Last Wednesday, companies in the Consumer Goods Forum (CGF), including Kellogg, Wal-Mart, Tesco, and Nestle, announced that they will pioneer the simplified date label system proposed by the GMA and FMI earlier this year.

The new system will do away with arbitrary expiration labels including “Sell by,” “Best before,” and “Use by.” Instead, only two date labels will be used: “Best if Used By” for non-perishable items and “Use By” for perishable items.

Streamlining the expiration labeling system is an effort to reduce consumer confusion that contributes to food waste. Pitching food based on confusing expiration labels costs Americans a pretty penny: about $29 billion dollars annually according to CGF.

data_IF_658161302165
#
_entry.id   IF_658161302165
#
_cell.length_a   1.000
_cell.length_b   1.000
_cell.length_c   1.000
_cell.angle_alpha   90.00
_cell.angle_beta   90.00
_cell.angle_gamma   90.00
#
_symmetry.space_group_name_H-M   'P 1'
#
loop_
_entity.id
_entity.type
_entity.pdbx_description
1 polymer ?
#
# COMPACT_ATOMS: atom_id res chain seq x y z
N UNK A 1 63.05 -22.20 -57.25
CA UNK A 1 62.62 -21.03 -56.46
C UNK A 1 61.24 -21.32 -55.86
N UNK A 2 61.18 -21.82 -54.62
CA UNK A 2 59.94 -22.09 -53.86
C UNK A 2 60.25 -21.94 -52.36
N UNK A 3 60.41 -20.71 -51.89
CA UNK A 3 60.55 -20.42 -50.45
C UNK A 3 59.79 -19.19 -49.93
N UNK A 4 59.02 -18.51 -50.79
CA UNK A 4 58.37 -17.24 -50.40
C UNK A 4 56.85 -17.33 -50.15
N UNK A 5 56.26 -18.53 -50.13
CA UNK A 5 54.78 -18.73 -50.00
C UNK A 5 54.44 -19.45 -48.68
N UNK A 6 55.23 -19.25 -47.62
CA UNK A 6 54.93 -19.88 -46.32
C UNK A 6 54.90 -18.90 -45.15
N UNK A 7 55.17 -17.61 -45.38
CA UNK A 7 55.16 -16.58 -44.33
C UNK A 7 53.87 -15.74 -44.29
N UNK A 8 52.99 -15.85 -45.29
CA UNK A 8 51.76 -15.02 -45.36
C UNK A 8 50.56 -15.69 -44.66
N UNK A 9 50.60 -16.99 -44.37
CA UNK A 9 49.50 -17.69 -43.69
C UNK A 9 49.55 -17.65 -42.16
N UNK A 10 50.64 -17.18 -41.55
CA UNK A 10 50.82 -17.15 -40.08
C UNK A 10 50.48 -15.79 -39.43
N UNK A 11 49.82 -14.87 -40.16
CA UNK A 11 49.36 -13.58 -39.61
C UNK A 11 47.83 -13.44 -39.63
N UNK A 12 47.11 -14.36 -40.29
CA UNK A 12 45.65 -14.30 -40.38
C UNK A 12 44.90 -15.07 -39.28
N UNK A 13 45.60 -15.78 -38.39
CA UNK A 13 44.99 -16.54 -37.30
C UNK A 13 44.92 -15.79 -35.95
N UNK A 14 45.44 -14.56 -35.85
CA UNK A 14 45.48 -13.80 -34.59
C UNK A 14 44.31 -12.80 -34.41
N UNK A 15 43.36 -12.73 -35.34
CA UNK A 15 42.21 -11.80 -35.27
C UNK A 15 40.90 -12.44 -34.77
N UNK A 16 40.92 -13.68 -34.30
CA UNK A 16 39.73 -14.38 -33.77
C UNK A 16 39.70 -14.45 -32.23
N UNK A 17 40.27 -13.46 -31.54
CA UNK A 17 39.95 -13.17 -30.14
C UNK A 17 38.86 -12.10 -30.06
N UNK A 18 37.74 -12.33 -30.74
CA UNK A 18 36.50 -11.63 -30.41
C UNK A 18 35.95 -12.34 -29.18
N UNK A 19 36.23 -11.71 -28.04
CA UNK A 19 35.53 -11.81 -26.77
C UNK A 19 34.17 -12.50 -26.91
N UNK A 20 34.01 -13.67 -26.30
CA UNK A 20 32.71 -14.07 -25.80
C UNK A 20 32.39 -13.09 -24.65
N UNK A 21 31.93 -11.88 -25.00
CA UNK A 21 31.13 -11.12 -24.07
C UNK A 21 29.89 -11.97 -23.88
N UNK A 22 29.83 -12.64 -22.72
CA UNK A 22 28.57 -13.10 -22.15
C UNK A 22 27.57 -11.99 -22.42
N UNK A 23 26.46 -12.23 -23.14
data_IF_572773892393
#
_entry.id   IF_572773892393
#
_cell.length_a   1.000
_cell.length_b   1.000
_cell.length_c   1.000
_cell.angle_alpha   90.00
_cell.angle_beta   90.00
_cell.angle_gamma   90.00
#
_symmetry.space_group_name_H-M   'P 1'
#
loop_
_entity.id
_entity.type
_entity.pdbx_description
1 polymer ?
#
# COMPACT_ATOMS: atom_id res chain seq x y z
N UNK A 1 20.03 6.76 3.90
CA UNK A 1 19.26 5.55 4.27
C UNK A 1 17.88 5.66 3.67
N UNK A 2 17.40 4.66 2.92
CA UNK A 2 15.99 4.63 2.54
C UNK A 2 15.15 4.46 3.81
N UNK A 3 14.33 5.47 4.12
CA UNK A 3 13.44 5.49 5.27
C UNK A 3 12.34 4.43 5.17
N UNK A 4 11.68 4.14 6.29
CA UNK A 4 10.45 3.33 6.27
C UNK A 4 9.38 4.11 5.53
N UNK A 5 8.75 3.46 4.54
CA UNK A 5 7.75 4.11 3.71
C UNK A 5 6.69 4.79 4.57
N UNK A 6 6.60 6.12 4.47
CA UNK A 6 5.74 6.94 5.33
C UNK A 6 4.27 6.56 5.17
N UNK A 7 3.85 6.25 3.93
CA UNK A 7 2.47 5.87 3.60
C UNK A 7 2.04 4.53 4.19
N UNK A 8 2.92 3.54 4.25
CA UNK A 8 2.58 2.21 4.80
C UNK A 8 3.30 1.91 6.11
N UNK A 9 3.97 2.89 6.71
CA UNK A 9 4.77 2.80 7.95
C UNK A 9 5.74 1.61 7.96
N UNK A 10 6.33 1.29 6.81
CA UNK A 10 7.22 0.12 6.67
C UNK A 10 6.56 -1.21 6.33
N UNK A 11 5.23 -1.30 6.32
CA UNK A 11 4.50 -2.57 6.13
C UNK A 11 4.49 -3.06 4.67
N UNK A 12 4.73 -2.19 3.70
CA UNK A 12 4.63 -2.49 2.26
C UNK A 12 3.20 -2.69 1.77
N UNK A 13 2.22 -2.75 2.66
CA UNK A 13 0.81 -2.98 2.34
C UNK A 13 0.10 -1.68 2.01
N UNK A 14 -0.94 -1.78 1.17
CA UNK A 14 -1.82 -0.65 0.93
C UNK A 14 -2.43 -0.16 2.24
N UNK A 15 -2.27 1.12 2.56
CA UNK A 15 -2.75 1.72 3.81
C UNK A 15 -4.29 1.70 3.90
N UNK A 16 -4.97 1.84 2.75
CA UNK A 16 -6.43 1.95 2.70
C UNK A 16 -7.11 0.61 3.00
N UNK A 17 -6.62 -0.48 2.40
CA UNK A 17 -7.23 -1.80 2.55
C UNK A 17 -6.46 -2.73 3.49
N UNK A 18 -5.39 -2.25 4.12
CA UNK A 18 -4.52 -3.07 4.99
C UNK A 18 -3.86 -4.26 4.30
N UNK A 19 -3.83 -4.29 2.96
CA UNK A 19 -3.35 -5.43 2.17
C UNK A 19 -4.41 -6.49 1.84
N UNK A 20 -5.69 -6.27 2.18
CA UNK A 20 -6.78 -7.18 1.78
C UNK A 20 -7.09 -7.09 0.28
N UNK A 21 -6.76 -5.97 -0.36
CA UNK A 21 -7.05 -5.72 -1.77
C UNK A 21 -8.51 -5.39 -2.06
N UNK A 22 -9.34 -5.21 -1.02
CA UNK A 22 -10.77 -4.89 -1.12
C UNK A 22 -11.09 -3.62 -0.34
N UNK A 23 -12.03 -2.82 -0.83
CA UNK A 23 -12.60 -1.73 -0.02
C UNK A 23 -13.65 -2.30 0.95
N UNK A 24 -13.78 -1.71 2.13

Since 71% of consumers base their purchase decisions on expiration dates, hopefully grocery stores and other companies will catch on to the trend.

The early adopters in CGF are expected to have the labeling system fully implemented by 2020. If labeling remains consistent, the changes are expected to help companies halve food waste by 2025.

Simplified expiration labeling is another update to the food industry adding to the burgeoning trend of helping consumers know more about what they’re eating. Between new nutrition labels, Blockchain, and this streamlined expiration labeling system, the food industry is making exciting turns toward consumer-centric operations.


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